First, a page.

TYPED LETTER SIGNED by Winston Churchill with an Order for 1,000 "Cheap" American Cigars
["some cigars...I like very much..."]
This item has been SOLD
7 3/4 x 9 3/4 inches
Churchill at Chartwell
Typed hurriedly (by Churchill himself?) on Chartwell letterhead, dated "16th. January 1930." "Dear Mr. Creditor," (in ink, in Churchill's hand). "I bought some cigars at the cigar stall in the Equitable Building which I like very much as they are both mild and cheap. They are in a box marked "Royal Derby" and are called "Longfellows." I should be much obliged if you would order for me, either from the stand or from the makers, one thousand of these cigars and have them addressed to me at above address. They say on the box that they are sold at no more than 20 cents, so I enclose you a cheque for $200.00, but should they cost more please let me know. There will of course be duty to pay, but that I understand will be collected at the docks here. [SIGNED, all in Churchill's hand:] With kind regards, Yours sincerely, Winston S. Churchill." This delightful, poorly typed letter would appear not to be secretarial. The quotations marks around the word "Longfellows" have been hastily added in ink. The date has been partly retyped. Churchill's salutation and signature are carelessly scrawled. It is not at all inconceivable that Churchill banged it out himself. January of 1930 found Winston Churchill without political office, for only the third time in twenty-one years. He had turned in his seal as Chancellor of the Exchequer in the wake of the defeat of Stanley Baldwin's Conservative government, and was just back at Chartwell after a three month visit to the United States and Canada. "I want to see the country and to meet the leaders of its fortunes," he'd written to Bernard Baruch in June of 1929. Not only had Churchill done so - socializing with, among others, Charlie Chaplin and William Randolph Hearst - he'd found himself in the visitor's gallery of the New York Stock Exchange on "Black Thursday," as the Stock Market crashed. Attending that night a gathering at Baruch's Fifth Avenue apartment composed of "forty or more of the leading bankers and financiers of New York" - as Churchill later wrote - he heard a toast delivered to his health begun with the words: "Friends and former millionaires." The "Mr. Creditor" addressed here was the personal assistant to Bernard Baruch, who in 1930, was still managing what was left of Churchill's money. Baruch's offices were in the Equitable Building, which still stands at 120 Broadway in Lower Manhattan, though Churchill's "cigar stall" is long gone. A carbon of Mr. Creditor's charming reply (including a rather learned reference to Churchill's just-published fourth volume of THE WORLD CRISIS, "The Aftermath") is included here.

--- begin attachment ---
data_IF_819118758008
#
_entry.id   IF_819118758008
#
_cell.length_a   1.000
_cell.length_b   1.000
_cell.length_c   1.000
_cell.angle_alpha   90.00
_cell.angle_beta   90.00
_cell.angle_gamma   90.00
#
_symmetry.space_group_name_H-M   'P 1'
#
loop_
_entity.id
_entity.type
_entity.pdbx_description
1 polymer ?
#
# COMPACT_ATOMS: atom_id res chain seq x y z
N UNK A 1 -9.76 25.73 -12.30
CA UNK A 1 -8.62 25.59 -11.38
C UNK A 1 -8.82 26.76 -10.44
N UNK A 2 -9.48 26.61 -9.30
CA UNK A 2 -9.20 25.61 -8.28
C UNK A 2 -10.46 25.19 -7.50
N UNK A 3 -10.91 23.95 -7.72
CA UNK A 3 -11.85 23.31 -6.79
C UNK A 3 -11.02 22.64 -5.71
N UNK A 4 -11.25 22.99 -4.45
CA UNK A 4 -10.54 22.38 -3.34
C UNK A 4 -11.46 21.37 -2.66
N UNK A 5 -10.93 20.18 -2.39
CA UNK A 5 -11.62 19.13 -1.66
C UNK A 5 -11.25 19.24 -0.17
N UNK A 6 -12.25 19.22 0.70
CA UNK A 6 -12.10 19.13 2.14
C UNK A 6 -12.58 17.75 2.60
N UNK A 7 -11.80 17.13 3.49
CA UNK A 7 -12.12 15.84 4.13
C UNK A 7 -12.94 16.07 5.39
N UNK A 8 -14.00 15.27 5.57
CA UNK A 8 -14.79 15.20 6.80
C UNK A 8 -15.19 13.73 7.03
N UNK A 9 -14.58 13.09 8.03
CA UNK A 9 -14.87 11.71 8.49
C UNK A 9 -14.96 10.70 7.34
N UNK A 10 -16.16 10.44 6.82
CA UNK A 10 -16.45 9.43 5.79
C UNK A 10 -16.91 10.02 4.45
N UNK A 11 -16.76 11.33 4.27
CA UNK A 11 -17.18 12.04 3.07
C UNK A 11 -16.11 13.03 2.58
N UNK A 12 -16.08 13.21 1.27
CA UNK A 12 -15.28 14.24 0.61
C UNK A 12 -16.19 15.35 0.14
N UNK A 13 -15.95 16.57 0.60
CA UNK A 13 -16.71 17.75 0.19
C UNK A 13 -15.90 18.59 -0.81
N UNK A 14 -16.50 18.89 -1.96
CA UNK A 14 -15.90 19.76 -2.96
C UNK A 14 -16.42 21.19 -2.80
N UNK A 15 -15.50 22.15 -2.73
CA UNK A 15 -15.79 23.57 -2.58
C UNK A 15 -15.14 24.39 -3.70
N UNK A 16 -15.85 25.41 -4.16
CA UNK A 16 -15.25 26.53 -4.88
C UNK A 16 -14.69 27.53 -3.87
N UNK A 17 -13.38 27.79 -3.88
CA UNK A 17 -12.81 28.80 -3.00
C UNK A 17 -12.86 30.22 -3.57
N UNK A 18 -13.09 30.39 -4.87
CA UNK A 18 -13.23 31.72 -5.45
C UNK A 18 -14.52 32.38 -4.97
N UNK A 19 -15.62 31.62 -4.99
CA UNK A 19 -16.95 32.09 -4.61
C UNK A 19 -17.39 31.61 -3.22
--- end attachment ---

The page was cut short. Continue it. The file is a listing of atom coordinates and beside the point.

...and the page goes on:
Bibliographic numbers (in parentheses) are from Frederick Woods' original Churchill bibliography (Woods), as emended by Richard Langworth in his Connoisseur's Guide; and from the new, greatly expanded Churchill bibliography by Ronald Cohen (Cohen).